by Mike Hays
The chainsaws worked overtime as workers removed 22 towering, 90-year-old linden trees along N. Broadway in front of the Summit School in Upper Nyack last week. The nearly 2,000 cumulative tree-years were the subject of intense local debate in the village. Concerned villagers packed a planning board meeting in July to voice their opinions about the proposed removal of the iconic row of trees. The village debate and the story of the doomed trees is one where fear, risk, and liability collide with history, aesthetics, and the environment.
What exactly is a Linden tree?
Linden trees are native to Western Europe and Eastern Asia. Lindens are the national tree of the Czech and Slovak Republics, where they were once considered to be sacred “lime trees.” They tolerate cold temperatures, partial shade, and atmospheric pollution. Their flowers attract bees in the spring and are used for tea in France. There are no known serious diseases or pests associated with them. The wood is firm but fairly soft so it is popular in carving. The tree requires a lot of maintenance and is fairly messy. It is also susceptible to damage from street salt and wind. In ideal conditions, the life span of lindens can be many hundreds of years.
Who planted the Linden Trees?
Justin DuPratt White accumulated ten acres of riverfront property in 1900 that extended from the Old Stone Church to Castle Heights Avenue. White, a Nyack native who became a successful New York City lawyer and Cornell University trustee, was instrumental in the formation of the Harriman State Park Commission, serving as one of the first commissioners of the Palisades Interstate Park. He piloted the acquisition of the Upper Nyack Quarry for the Palisades Park Commission in 1911 that preserved Hook Mountain from further mining and development.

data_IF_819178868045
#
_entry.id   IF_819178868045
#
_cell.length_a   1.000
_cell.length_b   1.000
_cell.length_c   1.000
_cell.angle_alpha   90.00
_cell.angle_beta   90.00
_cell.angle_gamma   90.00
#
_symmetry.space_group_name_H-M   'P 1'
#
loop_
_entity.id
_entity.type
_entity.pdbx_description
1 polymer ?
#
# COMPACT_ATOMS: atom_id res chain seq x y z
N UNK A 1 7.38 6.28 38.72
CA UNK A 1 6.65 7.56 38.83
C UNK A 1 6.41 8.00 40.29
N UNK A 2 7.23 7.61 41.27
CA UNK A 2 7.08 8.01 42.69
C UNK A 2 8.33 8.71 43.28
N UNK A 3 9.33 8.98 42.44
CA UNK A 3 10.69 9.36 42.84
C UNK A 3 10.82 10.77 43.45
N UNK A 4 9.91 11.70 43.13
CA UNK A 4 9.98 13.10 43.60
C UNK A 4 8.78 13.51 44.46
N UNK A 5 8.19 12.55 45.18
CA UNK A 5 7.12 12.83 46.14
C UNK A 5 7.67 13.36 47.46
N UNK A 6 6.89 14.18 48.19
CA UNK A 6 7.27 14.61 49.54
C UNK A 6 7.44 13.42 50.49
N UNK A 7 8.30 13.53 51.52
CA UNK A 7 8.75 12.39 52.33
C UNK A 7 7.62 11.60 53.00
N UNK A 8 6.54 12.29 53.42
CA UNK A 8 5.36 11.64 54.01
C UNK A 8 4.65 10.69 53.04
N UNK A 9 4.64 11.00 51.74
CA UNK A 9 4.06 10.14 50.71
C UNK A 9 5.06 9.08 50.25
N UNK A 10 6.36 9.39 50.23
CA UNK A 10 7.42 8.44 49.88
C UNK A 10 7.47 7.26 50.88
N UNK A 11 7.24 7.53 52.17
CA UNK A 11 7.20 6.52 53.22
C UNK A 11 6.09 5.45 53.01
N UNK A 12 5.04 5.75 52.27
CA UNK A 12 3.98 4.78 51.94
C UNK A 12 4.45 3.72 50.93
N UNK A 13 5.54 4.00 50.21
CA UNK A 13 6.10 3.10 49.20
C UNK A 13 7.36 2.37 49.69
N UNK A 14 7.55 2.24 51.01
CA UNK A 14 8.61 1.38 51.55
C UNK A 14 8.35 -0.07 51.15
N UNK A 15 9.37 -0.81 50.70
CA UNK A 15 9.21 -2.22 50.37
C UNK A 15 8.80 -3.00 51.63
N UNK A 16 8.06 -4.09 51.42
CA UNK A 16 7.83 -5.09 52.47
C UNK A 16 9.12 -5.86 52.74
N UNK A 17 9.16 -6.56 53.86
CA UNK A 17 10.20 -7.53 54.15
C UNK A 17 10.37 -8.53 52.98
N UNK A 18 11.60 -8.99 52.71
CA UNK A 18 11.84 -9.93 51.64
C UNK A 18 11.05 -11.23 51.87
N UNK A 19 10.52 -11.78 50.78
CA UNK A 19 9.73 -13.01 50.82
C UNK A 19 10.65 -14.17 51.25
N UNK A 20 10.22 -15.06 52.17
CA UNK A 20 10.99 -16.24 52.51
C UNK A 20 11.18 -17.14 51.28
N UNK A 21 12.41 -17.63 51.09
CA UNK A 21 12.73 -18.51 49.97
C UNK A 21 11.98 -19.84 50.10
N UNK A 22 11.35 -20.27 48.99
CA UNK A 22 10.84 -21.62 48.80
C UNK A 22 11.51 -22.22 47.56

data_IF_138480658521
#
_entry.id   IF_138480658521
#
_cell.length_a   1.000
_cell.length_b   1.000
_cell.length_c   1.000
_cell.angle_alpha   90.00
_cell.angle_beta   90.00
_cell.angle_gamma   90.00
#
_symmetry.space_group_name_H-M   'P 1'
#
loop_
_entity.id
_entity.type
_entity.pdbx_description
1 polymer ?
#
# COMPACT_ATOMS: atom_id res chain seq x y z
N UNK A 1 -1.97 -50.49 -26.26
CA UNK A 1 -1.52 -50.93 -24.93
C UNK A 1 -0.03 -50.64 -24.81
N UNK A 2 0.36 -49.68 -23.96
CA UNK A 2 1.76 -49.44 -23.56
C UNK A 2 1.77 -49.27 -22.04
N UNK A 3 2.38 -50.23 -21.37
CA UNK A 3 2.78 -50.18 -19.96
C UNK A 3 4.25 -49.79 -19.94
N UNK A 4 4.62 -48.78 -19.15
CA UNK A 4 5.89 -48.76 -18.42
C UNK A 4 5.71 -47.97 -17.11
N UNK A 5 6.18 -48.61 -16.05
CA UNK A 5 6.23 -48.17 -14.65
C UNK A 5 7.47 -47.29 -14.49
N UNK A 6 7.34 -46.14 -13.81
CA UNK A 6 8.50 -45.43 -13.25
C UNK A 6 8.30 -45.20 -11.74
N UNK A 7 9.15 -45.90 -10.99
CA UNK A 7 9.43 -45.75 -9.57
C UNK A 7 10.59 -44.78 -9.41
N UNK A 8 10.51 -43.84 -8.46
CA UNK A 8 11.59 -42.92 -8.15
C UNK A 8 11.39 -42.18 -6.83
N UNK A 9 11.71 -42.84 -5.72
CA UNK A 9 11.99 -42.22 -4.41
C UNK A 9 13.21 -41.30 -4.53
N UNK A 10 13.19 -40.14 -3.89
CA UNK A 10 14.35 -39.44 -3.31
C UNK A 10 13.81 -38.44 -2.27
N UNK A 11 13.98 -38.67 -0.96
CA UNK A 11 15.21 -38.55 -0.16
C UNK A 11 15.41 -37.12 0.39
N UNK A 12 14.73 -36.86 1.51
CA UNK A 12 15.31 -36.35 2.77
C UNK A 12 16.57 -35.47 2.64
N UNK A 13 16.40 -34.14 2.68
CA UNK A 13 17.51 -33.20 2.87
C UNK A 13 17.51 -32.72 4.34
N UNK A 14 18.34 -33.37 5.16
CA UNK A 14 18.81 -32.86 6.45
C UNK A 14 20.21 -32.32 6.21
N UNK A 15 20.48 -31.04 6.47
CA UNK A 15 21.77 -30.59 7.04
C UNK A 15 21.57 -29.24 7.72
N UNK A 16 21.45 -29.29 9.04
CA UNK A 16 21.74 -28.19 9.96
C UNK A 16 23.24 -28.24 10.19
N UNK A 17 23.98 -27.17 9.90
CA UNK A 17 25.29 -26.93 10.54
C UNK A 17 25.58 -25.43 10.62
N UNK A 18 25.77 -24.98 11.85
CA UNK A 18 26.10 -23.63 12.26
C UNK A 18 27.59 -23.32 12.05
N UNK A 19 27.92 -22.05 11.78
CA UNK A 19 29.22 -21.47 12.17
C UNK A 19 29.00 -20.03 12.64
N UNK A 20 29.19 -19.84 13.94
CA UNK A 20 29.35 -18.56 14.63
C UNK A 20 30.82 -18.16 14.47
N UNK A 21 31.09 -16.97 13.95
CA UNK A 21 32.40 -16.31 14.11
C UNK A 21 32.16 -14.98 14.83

In 1927, White completed a large Tudor-style mansion complete with stables, greenhouse, and spring-fed pool. The estate was named Miramare. “Mira” is Spanish for “look at” and “mare” is Italian for “the sea.” Mirimare is thus named because of the wide views of the Hudson River and Tappan Zee and also as a tribute to the Italian heritage of White’s wife, Anita Lombard Bradley. Both served on the Village Board of Upper Nyack. They participated in the founding of Nyack Hospital and the Rockland County Historical Society. He is buried in Oak Hill Cemetery.
As a part of the landscaping of the property, 30+ linden trees were planted equidistantly from each other in a row to form a one-sided allee along the Broadway side of a stone wall fronting the estate. At the time, the Nyack Country Club was across the street where the elementary school is now located. It is estimated that the trees are about 90 years old.
Nyack Boys School and The Summit School
After the death of White, Jack Karkas founded the Nyack Boys School in 1934. The military-style academy graduated men who went on to success in many fields including Michael Norman who was a renowned journalist for the New York Times, book author, and now professor at the NYU School of Journalism. Eventually, the school fell on hard times from lack of funding amid the decline of interest in military-style schools in the late 1960s. It closed on February 1, 1972.
The mansion and cottages were vacant for two years, targets for vandals and thieves who ravaged the place. In 1974, it became the home of the Summit School for middle and high school students with socio-emotional difficulties. The Summit School, a residential and therapeutic center for children with behavioral and emotional problems, now accepts both residential and day students and is co-ed. Many of the buildings retain the character of the original White estate with their Tudor ambience.
Upper Nyack Planning Board Meeting on Linden Trees
Once upon a time, Upper Nyack was a farm landscape with fields and fruit trees and fewer trees than now. But in the contemporary residential village, trees are part of the fabric that attracts residents. It’s hard to think of Upper Nyack without trees, even though we have experienced monstrous storms in the last decade that have brought destruction to many trees along with downed power lines. Two linden trees went down during the March 2018 Nor’easter, one near the entrance of Summit School and one at the corner of Broadway and Castle Heights.